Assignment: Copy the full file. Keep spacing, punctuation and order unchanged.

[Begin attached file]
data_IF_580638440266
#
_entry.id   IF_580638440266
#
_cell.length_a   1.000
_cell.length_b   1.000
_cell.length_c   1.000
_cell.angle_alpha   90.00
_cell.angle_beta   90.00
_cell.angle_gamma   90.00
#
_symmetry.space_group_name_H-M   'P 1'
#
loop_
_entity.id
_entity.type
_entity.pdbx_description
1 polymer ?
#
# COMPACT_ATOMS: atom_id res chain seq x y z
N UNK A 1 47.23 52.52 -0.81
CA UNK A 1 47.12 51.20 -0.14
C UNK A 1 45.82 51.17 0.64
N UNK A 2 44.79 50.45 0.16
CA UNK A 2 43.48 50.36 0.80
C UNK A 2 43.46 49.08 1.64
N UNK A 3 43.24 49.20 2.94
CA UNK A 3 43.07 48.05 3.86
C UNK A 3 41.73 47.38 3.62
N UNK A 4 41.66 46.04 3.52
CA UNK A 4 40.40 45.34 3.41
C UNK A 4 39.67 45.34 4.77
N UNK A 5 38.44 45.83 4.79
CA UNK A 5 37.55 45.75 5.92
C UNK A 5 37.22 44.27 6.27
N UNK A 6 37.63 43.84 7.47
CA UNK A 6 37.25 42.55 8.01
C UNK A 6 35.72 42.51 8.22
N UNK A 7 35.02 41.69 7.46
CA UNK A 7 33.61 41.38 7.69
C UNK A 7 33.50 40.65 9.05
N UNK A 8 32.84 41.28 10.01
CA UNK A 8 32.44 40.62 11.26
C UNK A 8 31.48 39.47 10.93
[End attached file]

data_IF_580638440266
#
_entry.id   IF_580638440266
#
_cell.length_a   1.000
_cell.length_b   1.000
_cell.length_c   1.000
_cell.angle_alpha   90.00
_cell.angle_beta   90.00
_cell.angle_gamma   90.00
#
_symmetry.space_group_name_H-M   'P 1'
#
loop_
_entity.id
_entity.type
_entity.pdbx_description
1 polymer ?
#
# COMPACT_ATOMS: atom_id res chain seq x y z
N UNK A 1 47.23 52.52 -0.81
CA UNK A 1 47.12 51.20 -0.14
C UNK A 1 45.82 51.17 0.64
N UNK A 2 44.79 50.45 0.16
CA UNK A 2 43.48 50.36 0.80
C UNK A 2 43.46 49.08 1.64
N UNK A 3 43.24 49.20 2.94
CA UNK A 3 43.07 48.05 3.86
C UNK A 3 41.73 47.38 3.62
N UNK A 4 41.66 46.04 3.52
CA UNK A 4 40.40 45.34 3.41
C UNK A 4 39.67 45.34 4.77
N UNK A 5 38.44 45.83 4.79
CA UNK A 5 37.55 45.75 5.92
C UNK A 5 37.22 44.27 6.27
N UNK A 6 37.63 43.84 7.47
CA UNK A 6 37.25 42.55 8.01
C UNK A 6 35.72 42.51 8.22
N UNK A 7 35.02 41.69 7.46
CA UNK A 7 33.61 41.38 7.69
C UNK A 7 33.50 40.65 9.05
N UNK A 8 32.84 41.28 10.01
CA UNK A 8 32.44 40.62 11.26
C UNK A 8 31.48 39.47 10.93